Need help combating Vapor lock... 65 Ply SF 383

Engine, Transmission & Driveline

  1. James Romano

    James Romano Well-Known Member

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    Most of my motor is original, still have the Carter AFB and I plan to (well... hope to) keep it. The intake manifold has some kind of insulation tucked under the carb, not sure what it's for. I just had the carb rebuilt and properly tuned. I 'm good to 180, then once I get any hotter... it starts loping in traffic and is hard to start once it's shut down.

    My plan....

    - I bought and will install the Felpro intake manifold pan that has the blockers for the heat riser.
    - I already saftey wired the heat riser in the open position.
    - I will replace the water pump with a high-flow unit and add in wetter water, also running a 50/50 mix. I think I have all anti-freeze from what it looks like.
    - I'd like to get a 1/8" insulator carb gasket, but I can't seem to find one for a Carter AFB
    - I am running a 22" electric fan, which works good, however, there is little air movement in the engine bay at idle, so I plan on removing the flat metal plate at the front of the intake manifold pan and expose the underside of the intake manifold to as much air flow as possible.
    - If that doesn't work... put the original mechanical fan back in, with the new high-flow pump, I should be ok not having a fan shroud, as my car did not come with one.
    - Possibly re-route the fuel line from the production break to the back of the carb from behind the engine, and install an electric fuel pump... this is LAST ditch. I don't want to alter the originality visibly. I based the whole look of the car on being discreet.

    Any thoughts/advice on these ideas... maybe something I am missing?

    Thanks as always!
     
  2. detmatt

    detmatt Old Man with a Hat FCBO Gold Member

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    Check the length of your fuel pump pushrod.
     
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  3. Ripinator

    Ripinator Senior Member

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    I know we joke a lot about thermostats around here, but make sure you have one and that it is a 180 degree stat. Sometimes, people remove the thermostat thinking that will help with an overheating problem. It doesn't, because the coolant flows too fast through the radiator and never has enough time to cool down. Also, the engine doesn't run well, when its not up to temperature. Except for wiring the heat riser open, I would not do any of the tasks you've listed until you do the following:

    A lot of over heating issues are due to a radiator that is full of junk in the bottom and / or lower half. A good radiator shop can check that out and do a refurb for you - or you could replace the radiator with a new one. Depending on how the car was maintained during it's fifty year-plus life, there may also be a lot of buildup in the coolant passages of the block. If it is really bad, I don't know of any way to clear it except by having a machine shop boil the block prior to a rebuild. You may get lucky by running several cycles of a heavy duty cleaner in the cooling system / radiator and flushing the system after each. You can also remove the coolant gallery plugs and the freeze plugs from the side of the block when performing the flushing / cleaning to get a lot of that grundge out of the system. Good luck to you.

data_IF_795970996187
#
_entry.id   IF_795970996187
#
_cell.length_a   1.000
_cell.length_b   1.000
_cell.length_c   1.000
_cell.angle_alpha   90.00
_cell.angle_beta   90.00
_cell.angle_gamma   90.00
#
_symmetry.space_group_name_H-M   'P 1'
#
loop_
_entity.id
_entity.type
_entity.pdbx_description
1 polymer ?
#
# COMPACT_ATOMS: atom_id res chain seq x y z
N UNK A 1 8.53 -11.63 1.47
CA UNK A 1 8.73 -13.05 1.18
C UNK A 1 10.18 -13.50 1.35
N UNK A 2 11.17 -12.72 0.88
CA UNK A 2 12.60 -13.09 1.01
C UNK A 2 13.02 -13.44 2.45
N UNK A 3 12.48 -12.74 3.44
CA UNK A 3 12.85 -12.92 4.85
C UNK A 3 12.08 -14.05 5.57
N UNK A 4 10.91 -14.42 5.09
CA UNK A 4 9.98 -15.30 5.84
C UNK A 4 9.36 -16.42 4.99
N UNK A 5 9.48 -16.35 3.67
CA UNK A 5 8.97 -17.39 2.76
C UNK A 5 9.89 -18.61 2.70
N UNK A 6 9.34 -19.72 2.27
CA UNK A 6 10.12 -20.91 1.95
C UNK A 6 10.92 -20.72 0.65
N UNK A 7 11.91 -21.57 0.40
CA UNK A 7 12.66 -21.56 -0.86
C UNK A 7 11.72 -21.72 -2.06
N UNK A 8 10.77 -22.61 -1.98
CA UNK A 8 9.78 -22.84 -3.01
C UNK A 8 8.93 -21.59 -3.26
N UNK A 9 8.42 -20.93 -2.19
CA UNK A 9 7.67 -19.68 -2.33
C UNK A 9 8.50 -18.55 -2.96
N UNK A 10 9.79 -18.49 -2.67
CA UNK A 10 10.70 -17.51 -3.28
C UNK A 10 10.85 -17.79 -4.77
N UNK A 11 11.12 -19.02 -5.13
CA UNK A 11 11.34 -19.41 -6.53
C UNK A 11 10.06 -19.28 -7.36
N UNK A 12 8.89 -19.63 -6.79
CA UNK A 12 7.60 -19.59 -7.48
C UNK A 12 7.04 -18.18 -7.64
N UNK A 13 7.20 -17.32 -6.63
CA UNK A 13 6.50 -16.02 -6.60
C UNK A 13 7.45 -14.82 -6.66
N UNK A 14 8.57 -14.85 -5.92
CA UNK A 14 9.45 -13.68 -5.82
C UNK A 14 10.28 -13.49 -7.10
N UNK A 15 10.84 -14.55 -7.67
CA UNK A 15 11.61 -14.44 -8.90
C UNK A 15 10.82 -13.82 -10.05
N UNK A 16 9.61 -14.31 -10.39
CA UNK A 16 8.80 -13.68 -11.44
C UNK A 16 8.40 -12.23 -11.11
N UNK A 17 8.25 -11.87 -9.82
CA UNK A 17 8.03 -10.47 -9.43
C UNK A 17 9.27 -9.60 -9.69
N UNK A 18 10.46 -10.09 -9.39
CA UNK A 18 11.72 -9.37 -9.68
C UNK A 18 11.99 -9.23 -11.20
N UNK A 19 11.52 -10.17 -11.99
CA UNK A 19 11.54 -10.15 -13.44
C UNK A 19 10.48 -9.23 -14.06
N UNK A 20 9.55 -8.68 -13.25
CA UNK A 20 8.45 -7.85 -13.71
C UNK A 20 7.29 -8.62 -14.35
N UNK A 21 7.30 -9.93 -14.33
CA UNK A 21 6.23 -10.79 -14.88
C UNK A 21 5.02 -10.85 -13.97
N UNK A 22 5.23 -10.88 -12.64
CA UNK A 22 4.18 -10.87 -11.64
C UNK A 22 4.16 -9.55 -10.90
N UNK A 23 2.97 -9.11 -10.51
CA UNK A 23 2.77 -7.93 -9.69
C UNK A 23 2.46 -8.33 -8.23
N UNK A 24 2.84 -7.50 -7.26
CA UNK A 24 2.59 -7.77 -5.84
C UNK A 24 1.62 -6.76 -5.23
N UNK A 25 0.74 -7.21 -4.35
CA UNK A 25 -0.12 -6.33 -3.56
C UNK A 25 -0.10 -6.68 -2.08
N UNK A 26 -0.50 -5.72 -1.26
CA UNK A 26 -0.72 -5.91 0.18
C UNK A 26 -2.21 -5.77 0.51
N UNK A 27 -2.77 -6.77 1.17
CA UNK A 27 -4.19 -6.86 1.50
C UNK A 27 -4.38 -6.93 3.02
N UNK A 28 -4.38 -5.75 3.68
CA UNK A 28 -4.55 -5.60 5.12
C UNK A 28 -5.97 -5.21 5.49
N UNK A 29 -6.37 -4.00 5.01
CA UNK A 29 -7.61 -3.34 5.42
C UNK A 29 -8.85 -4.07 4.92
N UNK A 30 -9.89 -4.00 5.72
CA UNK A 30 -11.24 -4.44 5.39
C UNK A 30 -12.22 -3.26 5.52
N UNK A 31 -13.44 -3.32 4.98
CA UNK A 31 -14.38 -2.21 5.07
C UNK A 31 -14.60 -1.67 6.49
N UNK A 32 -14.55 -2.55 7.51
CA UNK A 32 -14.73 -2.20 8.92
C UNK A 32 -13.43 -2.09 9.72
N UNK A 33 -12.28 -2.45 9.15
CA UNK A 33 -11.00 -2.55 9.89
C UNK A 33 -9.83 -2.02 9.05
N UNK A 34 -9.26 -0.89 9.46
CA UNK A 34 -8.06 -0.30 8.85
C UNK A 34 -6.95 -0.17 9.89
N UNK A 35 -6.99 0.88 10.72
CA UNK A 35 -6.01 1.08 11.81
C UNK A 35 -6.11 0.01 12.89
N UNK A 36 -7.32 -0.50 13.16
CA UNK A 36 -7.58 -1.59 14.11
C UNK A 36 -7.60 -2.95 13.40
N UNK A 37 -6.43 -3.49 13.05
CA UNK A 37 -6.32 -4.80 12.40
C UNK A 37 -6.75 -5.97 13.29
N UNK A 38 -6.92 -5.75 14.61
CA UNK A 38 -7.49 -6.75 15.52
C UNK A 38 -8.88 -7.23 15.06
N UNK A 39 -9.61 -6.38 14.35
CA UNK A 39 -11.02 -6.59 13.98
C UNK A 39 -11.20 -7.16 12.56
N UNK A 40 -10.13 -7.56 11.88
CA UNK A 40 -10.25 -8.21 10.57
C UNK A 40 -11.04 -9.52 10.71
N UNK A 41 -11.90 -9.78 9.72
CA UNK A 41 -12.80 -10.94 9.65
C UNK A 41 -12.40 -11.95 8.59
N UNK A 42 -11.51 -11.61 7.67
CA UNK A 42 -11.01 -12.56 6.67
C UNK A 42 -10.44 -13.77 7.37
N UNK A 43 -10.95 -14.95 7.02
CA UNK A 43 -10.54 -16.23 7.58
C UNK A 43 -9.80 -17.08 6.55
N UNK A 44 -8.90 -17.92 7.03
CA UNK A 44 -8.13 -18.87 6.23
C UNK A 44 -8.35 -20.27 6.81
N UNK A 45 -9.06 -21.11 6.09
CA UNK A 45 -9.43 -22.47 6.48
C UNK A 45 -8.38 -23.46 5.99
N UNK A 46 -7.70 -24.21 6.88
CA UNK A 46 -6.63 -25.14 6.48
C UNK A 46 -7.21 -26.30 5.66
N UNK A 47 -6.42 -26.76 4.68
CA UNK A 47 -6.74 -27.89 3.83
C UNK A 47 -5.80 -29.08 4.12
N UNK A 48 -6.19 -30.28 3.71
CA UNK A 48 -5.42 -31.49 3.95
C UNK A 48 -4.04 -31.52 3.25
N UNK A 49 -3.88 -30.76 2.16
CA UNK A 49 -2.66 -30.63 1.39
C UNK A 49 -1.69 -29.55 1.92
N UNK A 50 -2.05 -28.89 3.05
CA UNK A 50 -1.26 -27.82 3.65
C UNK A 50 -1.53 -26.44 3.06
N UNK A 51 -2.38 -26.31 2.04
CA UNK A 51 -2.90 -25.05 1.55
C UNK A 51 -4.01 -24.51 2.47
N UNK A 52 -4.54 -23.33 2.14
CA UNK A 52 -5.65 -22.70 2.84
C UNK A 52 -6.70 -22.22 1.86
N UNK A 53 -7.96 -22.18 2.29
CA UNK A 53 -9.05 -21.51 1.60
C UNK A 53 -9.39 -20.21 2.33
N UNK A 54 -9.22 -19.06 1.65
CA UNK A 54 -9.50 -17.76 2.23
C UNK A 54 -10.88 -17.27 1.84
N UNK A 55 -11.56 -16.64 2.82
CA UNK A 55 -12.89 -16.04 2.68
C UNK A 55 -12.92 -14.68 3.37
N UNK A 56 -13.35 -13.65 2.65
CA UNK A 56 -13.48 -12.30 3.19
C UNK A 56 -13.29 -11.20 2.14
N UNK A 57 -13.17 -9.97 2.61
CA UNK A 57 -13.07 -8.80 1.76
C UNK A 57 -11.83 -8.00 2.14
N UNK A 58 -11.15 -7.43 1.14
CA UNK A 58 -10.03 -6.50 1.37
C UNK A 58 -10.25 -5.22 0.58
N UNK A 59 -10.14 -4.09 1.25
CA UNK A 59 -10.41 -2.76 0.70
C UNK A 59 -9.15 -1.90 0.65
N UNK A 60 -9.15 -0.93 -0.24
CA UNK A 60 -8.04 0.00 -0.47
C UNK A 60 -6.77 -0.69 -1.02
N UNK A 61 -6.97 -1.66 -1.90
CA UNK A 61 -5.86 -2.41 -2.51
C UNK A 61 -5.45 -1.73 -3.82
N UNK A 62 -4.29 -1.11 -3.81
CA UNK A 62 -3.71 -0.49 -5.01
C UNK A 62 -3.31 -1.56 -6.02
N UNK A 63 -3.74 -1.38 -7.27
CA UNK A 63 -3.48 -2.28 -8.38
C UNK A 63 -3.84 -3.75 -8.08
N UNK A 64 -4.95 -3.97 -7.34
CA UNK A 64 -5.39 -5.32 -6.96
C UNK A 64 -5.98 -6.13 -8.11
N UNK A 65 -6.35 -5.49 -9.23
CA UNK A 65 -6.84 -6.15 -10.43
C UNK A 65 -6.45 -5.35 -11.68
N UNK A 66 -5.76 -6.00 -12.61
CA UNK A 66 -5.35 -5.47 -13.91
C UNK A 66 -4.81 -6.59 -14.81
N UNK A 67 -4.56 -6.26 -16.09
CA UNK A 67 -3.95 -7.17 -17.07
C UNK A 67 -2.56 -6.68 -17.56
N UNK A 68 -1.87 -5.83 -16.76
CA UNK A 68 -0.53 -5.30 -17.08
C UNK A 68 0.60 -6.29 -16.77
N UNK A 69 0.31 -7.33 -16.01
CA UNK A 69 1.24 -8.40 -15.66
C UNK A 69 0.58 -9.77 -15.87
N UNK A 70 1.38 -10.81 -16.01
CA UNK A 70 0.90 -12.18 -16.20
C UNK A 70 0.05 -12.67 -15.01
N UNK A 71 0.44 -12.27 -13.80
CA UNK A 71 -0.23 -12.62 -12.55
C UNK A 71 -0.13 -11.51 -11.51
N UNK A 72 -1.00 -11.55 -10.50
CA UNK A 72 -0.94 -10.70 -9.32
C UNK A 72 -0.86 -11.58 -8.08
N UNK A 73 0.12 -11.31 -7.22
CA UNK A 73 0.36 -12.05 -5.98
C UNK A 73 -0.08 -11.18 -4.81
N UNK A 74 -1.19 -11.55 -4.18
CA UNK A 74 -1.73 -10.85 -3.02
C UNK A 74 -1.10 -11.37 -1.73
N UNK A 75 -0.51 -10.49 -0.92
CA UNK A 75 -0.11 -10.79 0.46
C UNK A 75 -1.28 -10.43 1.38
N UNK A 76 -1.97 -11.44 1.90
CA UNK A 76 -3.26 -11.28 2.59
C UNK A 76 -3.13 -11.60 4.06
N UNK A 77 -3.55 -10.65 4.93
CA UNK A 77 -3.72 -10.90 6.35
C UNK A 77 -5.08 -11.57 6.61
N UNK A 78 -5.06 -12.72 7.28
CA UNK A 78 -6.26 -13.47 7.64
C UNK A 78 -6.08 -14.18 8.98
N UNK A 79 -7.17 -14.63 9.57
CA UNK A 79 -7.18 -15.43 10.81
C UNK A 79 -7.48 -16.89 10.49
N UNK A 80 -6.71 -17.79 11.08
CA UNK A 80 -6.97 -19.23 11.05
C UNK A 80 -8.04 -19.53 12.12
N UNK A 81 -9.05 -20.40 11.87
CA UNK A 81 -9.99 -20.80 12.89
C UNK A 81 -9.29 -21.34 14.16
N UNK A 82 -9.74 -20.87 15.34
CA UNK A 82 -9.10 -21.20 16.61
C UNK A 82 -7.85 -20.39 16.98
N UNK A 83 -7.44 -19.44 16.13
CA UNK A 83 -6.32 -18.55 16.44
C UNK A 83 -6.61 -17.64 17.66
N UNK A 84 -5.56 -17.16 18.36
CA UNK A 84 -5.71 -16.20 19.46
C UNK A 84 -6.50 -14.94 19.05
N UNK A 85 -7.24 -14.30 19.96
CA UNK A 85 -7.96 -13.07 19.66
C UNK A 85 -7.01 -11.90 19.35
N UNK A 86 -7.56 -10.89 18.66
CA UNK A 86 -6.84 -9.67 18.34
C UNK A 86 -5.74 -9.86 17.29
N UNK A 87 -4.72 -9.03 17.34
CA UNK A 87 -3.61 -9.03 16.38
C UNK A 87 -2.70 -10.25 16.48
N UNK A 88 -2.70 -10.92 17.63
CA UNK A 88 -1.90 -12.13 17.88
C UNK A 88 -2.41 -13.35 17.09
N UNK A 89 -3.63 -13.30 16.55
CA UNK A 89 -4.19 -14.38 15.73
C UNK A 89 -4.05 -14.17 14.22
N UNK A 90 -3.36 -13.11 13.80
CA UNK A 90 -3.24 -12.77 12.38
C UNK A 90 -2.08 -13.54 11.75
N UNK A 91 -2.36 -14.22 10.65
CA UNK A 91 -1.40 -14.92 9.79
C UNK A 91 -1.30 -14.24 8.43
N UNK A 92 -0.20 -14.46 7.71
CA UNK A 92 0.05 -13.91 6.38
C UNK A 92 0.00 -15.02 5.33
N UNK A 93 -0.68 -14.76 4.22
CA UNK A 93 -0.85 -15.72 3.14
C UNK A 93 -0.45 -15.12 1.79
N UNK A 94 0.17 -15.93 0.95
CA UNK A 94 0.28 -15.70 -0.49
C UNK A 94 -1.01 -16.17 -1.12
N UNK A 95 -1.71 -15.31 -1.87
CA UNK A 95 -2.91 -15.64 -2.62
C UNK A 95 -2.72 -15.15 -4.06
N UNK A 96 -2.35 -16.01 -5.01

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  4. ricks_RR

    ricks_RR Well-Known Member

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    they made a insulation blanket that go's under the intake manifold to help insulate the carb you can see it under the intake. works great they use to come from the factory with them but they were rapped in aluminium and there ugly when they got oil on them so people throw them out but they worked to stop the heat getting to the carb waxed 2017 9.jpg
     
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  5. cbarge

    cbarge World Famous Barge in a Budget FCBO Gold Member

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    The fan shroud will make a huge difference.
    Ditto rad yoke to hood seal.
    Anything to direct the air flow THROUGH the rad and nowhere else.
    Fabricate a "chin" spoiler and attach to the bottom of the rad core support to direct air to the rad,just an idea.
    Blocking the heat crossover and adding a carb spacer drops the temps unde the carb 100 degrees F all by itself.
    Sliding heat sheathing over the fuel line is good for another 25 degrees.
    Hope this helps
     
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  6. Newport 66

    Newport 66 Old Man with a Hat FCBO Gold Member

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    The insulation pad is also there to help quiet engine noise. The valley pan amplifies the lifter noise, so the pad helps.
     
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  7. Davea Lux

    Davea Lux Old Man with a Hat FCBO Gold Member

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    Main purpose of the pad was to reduce noise. Heat riser passage is above the insulation pad so it's value for controlling heat is questionable.

    Dave
     
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  8. Toolmanmike

    Toolmanmike Super Moderator Staff Member